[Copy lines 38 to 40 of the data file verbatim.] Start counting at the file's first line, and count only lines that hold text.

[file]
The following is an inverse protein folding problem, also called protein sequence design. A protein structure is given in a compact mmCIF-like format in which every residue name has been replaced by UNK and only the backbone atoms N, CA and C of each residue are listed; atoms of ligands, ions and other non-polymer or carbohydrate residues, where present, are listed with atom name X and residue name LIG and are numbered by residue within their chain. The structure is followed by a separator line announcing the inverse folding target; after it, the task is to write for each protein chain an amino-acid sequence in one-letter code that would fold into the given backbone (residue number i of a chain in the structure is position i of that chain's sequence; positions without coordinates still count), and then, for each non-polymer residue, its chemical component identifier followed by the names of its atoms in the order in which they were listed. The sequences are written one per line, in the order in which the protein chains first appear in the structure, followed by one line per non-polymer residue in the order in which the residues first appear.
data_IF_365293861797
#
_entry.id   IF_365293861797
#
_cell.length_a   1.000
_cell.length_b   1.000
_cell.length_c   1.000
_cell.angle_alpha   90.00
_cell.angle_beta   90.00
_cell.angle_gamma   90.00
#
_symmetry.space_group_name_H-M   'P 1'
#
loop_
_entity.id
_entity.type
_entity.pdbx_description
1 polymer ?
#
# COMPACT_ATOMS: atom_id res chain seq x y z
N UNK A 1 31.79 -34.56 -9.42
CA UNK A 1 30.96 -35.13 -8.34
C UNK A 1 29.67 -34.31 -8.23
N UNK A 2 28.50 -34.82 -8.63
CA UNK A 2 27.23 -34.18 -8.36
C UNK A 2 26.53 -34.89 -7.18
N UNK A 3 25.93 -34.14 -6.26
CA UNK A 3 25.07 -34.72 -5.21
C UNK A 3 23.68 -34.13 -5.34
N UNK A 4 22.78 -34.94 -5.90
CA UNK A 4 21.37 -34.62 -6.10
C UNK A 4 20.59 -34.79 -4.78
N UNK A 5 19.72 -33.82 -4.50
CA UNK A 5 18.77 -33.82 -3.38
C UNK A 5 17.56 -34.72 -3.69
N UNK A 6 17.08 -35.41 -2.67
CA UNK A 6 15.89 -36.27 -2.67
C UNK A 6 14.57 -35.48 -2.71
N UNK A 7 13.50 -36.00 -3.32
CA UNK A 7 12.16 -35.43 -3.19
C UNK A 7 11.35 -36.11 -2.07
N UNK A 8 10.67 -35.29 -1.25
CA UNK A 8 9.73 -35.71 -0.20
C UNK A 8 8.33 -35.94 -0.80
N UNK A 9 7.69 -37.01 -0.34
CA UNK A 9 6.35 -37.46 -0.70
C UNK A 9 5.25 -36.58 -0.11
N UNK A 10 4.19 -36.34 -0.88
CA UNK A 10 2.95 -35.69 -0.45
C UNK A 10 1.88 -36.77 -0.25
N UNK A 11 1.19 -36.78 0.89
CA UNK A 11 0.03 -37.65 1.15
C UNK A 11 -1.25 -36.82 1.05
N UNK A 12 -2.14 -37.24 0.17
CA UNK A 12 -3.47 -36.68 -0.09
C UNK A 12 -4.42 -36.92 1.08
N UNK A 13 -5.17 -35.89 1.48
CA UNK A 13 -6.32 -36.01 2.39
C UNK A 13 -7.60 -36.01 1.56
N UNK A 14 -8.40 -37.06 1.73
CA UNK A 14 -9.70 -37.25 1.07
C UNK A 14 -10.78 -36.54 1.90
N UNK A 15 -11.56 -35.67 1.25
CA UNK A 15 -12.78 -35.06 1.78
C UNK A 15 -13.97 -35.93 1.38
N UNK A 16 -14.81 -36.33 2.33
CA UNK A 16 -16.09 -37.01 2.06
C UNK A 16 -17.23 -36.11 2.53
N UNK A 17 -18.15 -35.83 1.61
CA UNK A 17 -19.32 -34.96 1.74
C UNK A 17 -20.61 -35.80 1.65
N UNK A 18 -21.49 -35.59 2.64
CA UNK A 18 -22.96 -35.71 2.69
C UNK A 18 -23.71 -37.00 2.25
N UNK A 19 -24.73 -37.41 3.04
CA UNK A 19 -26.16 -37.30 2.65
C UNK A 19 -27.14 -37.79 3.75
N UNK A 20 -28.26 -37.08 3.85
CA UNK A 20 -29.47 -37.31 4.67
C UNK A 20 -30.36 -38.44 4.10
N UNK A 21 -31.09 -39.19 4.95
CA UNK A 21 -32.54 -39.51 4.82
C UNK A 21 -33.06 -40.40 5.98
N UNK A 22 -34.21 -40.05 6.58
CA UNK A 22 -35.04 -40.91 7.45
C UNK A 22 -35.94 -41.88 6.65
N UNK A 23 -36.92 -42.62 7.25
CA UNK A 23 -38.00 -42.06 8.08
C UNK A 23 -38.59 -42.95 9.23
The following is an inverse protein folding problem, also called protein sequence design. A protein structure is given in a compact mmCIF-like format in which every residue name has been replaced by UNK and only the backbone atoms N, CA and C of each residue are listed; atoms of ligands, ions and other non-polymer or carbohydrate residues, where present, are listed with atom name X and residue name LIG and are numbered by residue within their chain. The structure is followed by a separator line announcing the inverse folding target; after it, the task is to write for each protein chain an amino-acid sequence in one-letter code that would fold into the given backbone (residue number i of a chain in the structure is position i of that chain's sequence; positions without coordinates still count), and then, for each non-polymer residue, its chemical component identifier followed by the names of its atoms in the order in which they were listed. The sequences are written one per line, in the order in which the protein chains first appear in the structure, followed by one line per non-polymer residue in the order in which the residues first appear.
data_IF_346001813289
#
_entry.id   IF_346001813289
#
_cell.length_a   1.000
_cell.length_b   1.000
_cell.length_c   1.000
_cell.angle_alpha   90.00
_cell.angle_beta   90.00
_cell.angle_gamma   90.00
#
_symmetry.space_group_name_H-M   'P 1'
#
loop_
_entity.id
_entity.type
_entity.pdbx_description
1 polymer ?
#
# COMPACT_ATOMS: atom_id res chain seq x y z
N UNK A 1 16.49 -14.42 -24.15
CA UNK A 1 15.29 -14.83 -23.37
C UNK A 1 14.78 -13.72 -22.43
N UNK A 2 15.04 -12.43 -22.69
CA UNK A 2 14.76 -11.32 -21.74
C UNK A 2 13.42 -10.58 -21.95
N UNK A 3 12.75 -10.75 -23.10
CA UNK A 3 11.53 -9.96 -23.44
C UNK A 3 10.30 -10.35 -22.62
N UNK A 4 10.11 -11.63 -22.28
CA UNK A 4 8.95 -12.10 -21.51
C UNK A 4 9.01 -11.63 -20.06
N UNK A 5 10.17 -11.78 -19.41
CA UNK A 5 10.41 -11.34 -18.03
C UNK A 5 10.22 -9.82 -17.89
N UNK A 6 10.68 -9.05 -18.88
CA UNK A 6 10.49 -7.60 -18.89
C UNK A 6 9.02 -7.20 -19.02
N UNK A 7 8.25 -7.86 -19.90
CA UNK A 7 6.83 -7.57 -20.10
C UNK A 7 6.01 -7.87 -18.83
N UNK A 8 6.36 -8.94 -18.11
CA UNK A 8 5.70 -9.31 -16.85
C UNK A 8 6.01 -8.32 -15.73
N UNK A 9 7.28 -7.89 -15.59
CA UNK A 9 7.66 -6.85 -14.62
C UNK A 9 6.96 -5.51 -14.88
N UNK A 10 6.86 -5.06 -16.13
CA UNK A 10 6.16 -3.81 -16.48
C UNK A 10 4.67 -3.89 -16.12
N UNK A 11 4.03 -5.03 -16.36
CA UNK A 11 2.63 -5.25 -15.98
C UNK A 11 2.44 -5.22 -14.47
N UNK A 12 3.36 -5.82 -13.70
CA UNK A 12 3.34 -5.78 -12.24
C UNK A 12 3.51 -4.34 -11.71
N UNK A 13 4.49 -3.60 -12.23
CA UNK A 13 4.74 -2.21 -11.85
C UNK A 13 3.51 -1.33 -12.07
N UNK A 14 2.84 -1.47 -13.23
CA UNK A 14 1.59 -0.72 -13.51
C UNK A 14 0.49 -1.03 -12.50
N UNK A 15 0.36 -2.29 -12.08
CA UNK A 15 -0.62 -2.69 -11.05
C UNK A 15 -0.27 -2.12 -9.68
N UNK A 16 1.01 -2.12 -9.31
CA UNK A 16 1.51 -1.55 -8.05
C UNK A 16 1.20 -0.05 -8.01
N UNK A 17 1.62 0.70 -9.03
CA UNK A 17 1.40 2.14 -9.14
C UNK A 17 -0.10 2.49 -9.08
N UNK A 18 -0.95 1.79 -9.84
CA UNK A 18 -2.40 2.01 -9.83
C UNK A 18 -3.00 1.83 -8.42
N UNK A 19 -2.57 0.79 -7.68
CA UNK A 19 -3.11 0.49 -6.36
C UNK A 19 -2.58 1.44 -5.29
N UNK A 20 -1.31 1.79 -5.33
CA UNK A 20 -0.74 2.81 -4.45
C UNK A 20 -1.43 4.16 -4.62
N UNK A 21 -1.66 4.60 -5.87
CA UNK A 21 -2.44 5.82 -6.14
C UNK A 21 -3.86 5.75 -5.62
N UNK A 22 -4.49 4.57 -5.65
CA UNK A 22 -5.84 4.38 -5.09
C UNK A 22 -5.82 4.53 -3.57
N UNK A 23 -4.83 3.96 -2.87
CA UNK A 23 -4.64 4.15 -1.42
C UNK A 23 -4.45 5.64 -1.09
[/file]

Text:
CA UNK A 6 15.89 -36.27 -2.67
C UNK A 6 14.57 -35.48 -2.71
N UNK A 7 13.50 -36.00 -3.32